Another thing which affects the battery’s posted range is the climate control system. If I’m blasting the air conditioner, because Houston is hot in the summer most of the time, then that eats up battery more quickly. (We saw this last summer, too.) And predictably, in the winter, when we made liberal use of the seat warmers and heater, well, that depleted my battery more quickly as well. Although people who haven’t lived here don’t always know this, Houston has several months in the year which are quite mild, most of the time. Most years: March can be cold or temperate; April and sometimes May are quite pleasant; late September through Hallowe’en are downright delightful, weather-wise. And in years when we have a mild winter (like this past one) or a mild summer (like we’re in for now), it’s even nice during the extremes.

When the time came, several months ago, for my car’s regular maintenance, I took it to a Nissan dealership (not the one I bought it from, but one closer to me), because electric vehicles need to be serviced by people who know them well, and my lease specifies I use a certified expert technician. Not a problem for me. So with a gas-powered car, my regular maintenance might include an oil change, transmission flush, brake service, tire rotation, etc. etc. etc. and cost me between $75 and $200. (At least with the cars I’d owned before.) I was concerned at first that my routine maintenance might be on the expensive side because it’s an electric car, specialty specialty blah blah blah.

Not so. As we already know, oil changes, transmission flushes, belts, etc. don’t exist on this car, and so I didn’t have to do any of that. Instead, my car’s check-up was $19.95 and took less than an hour.

It’s time to get another maintenance call this summer, which will include tire rotation and battery service. It will be interesting to see what that entails and how much it costs, when the time comes. You can be sure that if it’s notable, I’ll write about it here.

***

To read the entire Electric Car Diaries series, in which you can experience vicariously the sometimes astounding and sometimes entertaining story of how I ended up with this car in the first place, what its features are (from a practical standpoint), and what it’s like to drive it, please click on the links below.

Episode 1: Putting My Money Where My Mouth Is

Episode 2: It’s Been A Week

Episode 3: Fingernails That Shine Like Justice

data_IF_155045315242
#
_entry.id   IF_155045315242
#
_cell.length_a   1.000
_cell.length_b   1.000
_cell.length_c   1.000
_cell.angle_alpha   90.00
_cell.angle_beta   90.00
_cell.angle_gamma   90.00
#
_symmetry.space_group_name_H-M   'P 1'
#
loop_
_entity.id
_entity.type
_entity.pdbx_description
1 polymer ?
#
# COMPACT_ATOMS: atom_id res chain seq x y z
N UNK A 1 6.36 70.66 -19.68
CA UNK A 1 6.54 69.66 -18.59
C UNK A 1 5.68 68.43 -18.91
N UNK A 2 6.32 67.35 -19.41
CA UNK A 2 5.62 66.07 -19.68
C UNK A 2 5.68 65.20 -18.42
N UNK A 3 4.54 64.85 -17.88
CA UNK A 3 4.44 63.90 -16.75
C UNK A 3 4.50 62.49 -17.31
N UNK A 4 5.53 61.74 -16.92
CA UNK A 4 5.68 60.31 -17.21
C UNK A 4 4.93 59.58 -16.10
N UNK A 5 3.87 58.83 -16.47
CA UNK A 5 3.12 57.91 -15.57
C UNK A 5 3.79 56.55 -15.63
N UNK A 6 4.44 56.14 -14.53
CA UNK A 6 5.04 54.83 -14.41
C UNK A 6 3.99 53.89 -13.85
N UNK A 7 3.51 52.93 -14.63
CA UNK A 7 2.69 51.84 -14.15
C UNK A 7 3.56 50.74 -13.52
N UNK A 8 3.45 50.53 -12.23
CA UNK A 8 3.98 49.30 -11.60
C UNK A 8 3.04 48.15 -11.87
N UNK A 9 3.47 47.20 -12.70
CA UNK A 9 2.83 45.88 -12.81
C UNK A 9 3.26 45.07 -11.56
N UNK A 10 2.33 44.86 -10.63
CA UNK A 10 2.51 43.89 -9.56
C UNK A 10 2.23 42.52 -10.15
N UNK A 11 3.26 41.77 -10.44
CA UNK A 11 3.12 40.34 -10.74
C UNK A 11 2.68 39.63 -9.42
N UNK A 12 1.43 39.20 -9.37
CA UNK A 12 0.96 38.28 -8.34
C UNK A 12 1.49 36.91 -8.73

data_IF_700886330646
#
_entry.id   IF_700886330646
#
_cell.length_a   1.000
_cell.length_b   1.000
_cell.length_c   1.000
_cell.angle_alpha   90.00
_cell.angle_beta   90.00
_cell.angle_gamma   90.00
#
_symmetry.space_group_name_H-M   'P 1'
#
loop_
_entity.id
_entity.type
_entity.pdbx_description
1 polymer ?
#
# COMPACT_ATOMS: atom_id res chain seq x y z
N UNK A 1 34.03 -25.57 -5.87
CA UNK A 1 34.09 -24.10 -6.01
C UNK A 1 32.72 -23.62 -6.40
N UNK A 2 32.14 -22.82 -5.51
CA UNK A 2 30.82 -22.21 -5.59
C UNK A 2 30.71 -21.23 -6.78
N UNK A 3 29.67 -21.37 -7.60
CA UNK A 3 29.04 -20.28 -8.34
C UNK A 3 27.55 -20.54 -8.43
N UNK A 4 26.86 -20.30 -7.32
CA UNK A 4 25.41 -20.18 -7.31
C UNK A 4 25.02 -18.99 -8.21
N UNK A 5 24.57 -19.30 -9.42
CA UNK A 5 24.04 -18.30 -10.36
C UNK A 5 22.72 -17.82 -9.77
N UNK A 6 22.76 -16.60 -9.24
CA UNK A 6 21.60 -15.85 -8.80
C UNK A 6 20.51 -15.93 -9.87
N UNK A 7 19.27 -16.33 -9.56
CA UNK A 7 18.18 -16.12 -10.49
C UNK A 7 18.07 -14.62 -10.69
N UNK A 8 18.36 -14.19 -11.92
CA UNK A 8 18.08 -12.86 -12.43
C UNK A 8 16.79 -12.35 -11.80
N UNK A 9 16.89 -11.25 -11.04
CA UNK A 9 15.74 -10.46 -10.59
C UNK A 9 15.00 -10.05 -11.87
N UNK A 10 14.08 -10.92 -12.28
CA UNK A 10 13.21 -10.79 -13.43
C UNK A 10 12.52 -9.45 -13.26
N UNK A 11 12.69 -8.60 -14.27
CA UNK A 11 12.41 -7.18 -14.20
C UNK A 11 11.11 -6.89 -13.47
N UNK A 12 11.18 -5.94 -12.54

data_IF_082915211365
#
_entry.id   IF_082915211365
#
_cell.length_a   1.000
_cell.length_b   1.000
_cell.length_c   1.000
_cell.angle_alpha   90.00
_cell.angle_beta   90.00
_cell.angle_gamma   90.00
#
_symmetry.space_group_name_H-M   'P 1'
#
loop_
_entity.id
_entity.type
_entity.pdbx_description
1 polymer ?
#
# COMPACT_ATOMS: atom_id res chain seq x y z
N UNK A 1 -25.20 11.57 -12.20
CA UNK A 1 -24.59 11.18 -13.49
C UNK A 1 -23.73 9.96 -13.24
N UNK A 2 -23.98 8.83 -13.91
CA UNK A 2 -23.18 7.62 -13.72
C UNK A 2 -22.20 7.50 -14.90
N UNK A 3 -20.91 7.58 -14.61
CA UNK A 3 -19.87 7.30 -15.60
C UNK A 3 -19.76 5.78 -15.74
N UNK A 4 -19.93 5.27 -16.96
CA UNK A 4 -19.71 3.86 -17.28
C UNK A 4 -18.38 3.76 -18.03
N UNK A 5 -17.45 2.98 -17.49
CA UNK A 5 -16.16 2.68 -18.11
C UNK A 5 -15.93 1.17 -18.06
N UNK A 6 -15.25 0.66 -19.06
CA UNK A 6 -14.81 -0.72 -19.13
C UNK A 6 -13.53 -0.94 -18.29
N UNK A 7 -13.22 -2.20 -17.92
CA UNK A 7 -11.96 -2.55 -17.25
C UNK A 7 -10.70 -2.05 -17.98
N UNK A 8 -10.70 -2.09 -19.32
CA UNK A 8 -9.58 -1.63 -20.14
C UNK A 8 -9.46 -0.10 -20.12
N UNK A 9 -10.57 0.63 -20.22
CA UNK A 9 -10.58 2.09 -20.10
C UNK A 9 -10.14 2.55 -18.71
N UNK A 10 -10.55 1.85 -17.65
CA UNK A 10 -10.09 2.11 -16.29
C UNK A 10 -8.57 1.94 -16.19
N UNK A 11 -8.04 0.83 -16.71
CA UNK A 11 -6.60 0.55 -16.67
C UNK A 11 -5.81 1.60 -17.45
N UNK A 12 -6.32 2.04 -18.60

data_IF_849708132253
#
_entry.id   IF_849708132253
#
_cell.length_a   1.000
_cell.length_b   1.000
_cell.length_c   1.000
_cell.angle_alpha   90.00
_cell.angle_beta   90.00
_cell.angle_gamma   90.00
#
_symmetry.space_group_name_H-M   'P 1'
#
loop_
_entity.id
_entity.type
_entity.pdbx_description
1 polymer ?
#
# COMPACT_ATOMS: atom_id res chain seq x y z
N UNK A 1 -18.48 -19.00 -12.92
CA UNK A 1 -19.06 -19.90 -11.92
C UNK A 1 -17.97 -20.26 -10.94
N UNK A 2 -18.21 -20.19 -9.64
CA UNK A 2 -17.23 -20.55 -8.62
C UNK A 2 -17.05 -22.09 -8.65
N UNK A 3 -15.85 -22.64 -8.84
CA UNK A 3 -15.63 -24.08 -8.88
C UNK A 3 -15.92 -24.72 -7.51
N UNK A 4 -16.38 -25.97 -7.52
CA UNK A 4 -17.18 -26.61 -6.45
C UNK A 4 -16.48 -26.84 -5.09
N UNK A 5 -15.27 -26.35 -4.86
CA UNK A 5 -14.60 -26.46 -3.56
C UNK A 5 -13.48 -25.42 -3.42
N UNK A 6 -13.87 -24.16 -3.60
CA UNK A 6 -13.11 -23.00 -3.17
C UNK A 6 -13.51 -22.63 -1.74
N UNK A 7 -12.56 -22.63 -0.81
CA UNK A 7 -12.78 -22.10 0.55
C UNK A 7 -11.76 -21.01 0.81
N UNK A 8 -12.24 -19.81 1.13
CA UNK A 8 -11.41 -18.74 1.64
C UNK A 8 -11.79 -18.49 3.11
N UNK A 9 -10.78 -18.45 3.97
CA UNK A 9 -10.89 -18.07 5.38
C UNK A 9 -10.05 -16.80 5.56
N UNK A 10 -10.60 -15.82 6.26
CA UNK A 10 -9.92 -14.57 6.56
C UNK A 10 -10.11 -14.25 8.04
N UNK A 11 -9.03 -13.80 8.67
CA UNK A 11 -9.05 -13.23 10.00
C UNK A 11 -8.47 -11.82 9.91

Episode 4: My Other Car Is A Valkyrie

Episode 5: No News Is Good News

Episode 6: The Inspection

Episode 7: My Lease Is Up

Electric Car Diaries: My Other Car is a Valkyrie*

Now that I’ve had The Red Ninja for almost a couple of months, it seemed appropriate to discuss, for those of you following along at home, what it’s really like, from a logistical (and to some extent financial) angle, to own an electric car like the Nissan Leaf. If you’ve been reading the other Electric Car Diaries (here, here, and here), then some of this information might already be familiar to you.

I still love this car. It’s enjoyable and comfortable to drive, and every time I pass by a gas station, I smile a little to myself. (Not smugly, though. Nope, not at all.)

Whenever someone finds out I have an electric car, the first question is almost always about the range on the car: how long can I drive on a single charge? An excellent question. Continue reading “Electric Car Diaries: My Other Car is a Valkyrie*”

Electric Car Diaries: It’s Been A Week

So I’ve had my Leaf for about a week, and to say the learning curve has been steep might be overstating things. The car really has been fun and not all that difficult to work with. There have been a few things, however, that I wish I had been aware of before I’d bought it.  Continue reading “Electric Car Diaries: It’s Been A Week”

Electric Car Diaries: Putting My Money Where My Mouth Is

If you know me moderately well, you know that the environment is one of my chief concerns. Its dilapidated state terrifies me. I do a lot of little things daily in an attempt to reduce, reuse, and recycle, to spread the word and lead by example, but sometimes it feels like I’m really just cancelling out some of the thoughtless or destructive behaviors of the people around me who don’t seem to care. It feels painfully, heart-breakingly Sisyphean. Well, this weekend I did something that will make perhaps my largest impact to date. I  Continue reading “Electric Car Diaries: Putting My Money Where My Mouth Is”